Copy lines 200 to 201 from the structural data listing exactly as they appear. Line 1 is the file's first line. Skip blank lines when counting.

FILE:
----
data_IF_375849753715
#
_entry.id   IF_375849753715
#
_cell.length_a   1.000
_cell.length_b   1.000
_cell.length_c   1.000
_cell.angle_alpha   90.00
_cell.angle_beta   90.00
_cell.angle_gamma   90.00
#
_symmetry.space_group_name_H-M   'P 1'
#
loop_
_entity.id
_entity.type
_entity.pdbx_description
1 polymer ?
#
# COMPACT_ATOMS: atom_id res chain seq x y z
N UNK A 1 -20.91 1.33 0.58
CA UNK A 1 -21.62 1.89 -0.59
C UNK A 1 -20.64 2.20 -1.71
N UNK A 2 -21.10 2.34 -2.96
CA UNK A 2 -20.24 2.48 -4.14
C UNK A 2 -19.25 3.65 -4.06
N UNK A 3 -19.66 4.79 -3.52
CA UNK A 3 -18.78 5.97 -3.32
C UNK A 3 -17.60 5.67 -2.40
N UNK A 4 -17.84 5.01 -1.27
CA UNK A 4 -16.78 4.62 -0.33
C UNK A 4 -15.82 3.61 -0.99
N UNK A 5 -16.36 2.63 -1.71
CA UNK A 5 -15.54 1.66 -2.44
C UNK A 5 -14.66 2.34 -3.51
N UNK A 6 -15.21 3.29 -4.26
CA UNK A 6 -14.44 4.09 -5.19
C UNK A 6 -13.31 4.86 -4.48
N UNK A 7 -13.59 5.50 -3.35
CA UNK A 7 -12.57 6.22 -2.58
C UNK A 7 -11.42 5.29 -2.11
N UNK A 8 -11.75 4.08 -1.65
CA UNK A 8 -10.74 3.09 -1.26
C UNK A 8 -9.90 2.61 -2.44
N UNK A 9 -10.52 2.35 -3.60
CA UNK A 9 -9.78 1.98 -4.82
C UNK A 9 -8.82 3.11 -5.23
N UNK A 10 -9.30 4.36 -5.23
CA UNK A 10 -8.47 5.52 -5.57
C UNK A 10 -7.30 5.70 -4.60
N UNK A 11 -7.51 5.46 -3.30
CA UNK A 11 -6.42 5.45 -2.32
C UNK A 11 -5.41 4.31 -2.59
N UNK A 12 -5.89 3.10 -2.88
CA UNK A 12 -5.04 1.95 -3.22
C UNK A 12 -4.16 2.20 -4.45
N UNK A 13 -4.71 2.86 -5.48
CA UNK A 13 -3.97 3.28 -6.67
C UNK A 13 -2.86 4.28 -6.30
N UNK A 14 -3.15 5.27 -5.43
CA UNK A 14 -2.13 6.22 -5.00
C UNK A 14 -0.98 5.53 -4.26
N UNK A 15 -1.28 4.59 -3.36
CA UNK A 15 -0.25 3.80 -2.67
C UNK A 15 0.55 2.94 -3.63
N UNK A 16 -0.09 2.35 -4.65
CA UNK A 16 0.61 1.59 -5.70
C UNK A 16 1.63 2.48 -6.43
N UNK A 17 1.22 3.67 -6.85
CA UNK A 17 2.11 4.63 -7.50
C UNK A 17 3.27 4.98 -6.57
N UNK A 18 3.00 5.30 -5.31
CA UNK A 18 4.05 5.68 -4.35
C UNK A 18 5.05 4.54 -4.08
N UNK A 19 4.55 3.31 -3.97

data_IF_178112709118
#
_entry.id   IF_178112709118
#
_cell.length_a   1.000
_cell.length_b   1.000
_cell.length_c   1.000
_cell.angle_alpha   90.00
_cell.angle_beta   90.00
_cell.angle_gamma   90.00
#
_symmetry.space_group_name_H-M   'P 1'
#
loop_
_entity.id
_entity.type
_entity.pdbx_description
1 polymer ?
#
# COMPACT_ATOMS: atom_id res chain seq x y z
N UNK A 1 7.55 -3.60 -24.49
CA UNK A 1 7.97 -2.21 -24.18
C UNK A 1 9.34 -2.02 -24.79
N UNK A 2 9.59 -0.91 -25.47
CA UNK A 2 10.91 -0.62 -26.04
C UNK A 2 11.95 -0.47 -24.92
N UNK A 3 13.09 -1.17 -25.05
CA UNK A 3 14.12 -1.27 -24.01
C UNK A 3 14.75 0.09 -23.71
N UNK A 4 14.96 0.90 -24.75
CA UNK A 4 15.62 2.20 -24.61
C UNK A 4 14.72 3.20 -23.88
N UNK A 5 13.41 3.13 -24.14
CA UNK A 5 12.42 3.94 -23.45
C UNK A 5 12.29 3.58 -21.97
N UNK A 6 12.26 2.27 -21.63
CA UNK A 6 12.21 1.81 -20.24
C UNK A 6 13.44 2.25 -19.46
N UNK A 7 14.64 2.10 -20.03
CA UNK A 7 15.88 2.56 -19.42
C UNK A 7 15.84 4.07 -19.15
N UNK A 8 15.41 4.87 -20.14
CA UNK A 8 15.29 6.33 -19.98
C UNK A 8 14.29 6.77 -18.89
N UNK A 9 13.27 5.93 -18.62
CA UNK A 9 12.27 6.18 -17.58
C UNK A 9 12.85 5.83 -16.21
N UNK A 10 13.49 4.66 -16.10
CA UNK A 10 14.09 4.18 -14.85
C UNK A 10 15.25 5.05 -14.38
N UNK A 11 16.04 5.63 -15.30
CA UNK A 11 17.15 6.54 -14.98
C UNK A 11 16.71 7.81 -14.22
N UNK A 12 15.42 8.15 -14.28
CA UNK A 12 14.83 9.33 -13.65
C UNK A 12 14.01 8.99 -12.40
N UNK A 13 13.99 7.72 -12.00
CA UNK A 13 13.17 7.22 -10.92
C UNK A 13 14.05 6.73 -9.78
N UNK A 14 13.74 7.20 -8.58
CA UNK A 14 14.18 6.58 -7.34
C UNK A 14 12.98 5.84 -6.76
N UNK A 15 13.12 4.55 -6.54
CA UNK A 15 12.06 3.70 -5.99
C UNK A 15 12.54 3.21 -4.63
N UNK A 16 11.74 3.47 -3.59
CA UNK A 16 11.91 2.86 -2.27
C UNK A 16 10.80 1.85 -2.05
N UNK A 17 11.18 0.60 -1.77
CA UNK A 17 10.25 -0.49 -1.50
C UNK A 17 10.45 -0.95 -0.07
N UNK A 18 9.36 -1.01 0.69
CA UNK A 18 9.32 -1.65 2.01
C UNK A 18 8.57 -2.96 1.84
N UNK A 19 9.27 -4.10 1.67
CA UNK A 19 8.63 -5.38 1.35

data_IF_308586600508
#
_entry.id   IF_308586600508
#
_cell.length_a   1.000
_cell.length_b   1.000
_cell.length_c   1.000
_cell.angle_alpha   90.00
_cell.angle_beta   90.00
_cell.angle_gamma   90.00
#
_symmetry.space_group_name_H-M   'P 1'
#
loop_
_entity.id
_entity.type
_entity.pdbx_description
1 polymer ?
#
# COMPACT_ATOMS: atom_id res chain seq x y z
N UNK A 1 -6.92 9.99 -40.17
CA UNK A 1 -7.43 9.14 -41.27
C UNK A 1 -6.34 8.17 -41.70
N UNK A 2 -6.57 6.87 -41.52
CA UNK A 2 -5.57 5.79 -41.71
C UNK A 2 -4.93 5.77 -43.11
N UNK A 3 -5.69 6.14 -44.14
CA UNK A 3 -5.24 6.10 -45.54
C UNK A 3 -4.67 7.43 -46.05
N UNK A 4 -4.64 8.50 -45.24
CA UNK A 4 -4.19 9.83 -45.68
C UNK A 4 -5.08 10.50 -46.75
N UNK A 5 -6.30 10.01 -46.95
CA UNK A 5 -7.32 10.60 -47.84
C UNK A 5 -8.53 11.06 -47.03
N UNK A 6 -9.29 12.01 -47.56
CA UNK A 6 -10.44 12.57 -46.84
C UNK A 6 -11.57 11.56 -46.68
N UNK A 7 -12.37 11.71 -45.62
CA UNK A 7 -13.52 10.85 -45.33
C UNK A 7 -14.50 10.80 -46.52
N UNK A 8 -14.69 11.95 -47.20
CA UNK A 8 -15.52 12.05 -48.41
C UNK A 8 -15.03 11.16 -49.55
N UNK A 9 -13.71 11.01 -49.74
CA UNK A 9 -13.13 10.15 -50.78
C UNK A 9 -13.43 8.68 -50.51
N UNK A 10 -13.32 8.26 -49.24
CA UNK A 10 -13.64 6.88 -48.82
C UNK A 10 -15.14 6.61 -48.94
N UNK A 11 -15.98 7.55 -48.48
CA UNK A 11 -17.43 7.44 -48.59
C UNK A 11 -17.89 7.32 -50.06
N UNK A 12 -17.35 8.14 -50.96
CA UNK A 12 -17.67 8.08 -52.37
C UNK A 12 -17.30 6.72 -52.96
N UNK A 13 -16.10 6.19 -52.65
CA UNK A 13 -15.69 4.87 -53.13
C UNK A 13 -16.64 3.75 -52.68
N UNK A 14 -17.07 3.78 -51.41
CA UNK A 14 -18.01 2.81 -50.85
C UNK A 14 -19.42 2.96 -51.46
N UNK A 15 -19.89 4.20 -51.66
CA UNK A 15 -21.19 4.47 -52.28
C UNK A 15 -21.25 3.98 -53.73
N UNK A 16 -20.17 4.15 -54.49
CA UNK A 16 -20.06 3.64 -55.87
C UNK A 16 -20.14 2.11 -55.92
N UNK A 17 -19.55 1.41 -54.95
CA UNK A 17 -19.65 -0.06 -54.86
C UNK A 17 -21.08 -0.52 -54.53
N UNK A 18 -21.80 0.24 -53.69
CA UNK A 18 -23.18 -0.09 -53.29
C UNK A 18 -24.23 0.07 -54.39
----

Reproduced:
CA UNK A 10 -13.64 6.88 -48.82
C UNK A 10 -15.14 6.61 -48.94